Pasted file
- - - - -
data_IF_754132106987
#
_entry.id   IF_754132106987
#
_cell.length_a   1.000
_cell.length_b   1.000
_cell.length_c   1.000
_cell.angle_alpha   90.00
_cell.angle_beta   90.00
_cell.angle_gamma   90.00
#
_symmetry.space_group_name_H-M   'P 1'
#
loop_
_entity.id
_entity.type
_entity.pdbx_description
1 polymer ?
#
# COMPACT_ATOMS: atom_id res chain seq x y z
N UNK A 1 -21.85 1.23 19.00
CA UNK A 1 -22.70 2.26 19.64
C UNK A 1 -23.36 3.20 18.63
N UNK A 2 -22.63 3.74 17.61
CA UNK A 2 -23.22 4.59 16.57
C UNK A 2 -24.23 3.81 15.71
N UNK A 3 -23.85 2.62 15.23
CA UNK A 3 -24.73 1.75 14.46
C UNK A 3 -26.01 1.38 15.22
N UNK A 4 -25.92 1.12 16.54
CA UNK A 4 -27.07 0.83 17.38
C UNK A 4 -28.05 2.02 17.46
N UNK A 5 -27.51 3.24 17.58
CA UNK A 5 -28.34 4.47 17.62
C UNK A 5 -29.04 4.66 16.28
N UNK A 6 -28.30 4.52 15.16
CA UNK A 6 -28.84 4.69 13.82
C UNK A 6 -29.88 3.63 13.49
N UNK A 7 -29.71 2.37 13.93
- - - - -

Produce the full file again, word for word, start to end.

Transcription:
data_IF_754132106987
#
_entry.id   IF_754132106987
#
_cell.length_a   1.000
_cell.length_b   1.000
_cell.length_c   1.000
_cell.angle_alpha   90.00
_cell.angle_beta   90.00
_cell.angle_gamma   90.00
#
_symmetry.space_group_name_H-M   'P 1'
#
loop_
_entity.id
_entity.type
_entity.pdbx_description
1 polymer ?
#
# COMPACT_ATOMS: atom_id res chain seq x y z
N UNK A 1 -21.85 1.23 19.00
CA UNK A 1 -22.70 2.26 19.64
C UNK A 1 -23.36 3.20 18.63
N UNK A 2 -22.63 3.74 17.61
CA UNK A 2 -23.22 4.59 16.57
C UNK A 2 -24.23 3.81 15.71
N UNK A 3 -23.85 2.62 15.23
CA UNK A 3 -24.73 1.75 14.46
C UNK A 3 -26.01 1.38 15.22
N UNK A 4 -25.92 1.12 16.54
CA UNK A 4 -27.07 0.83 17.38
C UNK A 4 -28.05 2.02 17.46
N UNK A 5 -27.51 3.24 17.58
CA UNK A 5 -28.34 4.47 17.62
C UNK A 5 -29.04 4.66 16.28
N UNK A 6 -28.30 4.52 15.16
CA UNK A 6 -28.84 4.69 13.82
C UNK A 6 -29.88 3.63 13.49
N UNK A 7 -29.71 2.37 13.93